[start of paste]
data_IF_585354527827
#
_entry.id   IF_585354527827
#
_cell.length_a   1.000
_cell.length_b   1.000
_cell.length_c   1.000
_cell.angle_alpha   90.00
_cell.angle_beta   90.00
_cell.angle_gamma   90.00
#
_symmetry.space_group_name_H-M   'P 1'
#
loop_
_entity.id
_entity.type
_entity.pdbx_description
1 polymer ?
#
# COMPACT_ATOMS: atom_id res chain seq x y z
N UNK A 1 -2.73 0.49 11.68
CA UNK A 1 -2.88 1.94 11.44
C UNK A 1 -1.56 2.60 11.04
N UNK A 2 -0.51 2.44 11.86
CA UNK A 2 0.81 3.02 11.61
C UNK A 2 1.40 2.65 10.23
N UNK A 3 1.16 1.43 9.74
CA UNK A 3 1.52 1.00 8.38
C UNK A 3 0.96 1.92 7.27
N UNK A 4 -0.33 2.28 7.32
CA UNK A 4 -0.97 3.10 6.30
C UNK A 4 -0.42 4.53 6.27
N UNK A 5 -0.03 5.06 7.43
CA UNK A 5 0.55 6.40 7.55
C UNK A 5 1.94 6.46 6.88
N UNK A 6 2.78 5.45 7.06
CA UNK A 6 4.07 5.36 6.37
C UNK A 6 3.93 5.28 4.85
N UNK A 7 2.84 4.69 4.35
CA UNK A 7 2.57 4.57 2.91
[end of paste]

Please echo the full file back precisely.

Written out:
data_IF_585354527827
#
_entry.id   IF_585354527827
#
_cell.length_a   1.000
_cell.length_b   1.000
_cell.length_c   1.000
_cell.angle_alpha   90.00
_cell.angle_beta   90.00
_cell.angle_gamma   90.00
#
_symmetry.space_group_name_H-M   'P 1'
#
loop_
_entity.id
_entity.type
_entity.pdbx_description
1 polymer ?
#
# COMPACT_ATOMS: atom_id res chain seq x y z
N UNK A 1 -2.73 0.49 11.68
CA UNK A 1 -2.88 1.94 11.44
C UNK A 1 -1.56 2.60 11.04
N UNK A 2 -0.51 2.44 11.86
CA UNK A 2 0.81 3.02 11.61
C UNK A 2 1.40 2.65 10.23
N UNK A 3 1.16 1.43 9.74
CA UNK A 3 1.52 1.00 8.38
C UNK A 3 0.96 1.92 7.27
N UNK A 4 -0.33 2.28 7.32
CA UNK A 4 -0.97 3.10 6.30
C UNK A 4 -0.42 4.53 6.27
N UNK A 5 -0.03 5.06 7.43
CA UNK A 5 0.55 6.40 7.55
C UNK A 5 1.94 6.46 6.88
N UNK A 6 2.78 5.45 7.06
CA UNK A 6 4.07 5.36 6.37
C UNK A 6 3.93 5.28 4.85
N UNK A 7 2.84 4.69 4.35
CA UNK A 7 2.57 4.57 2.91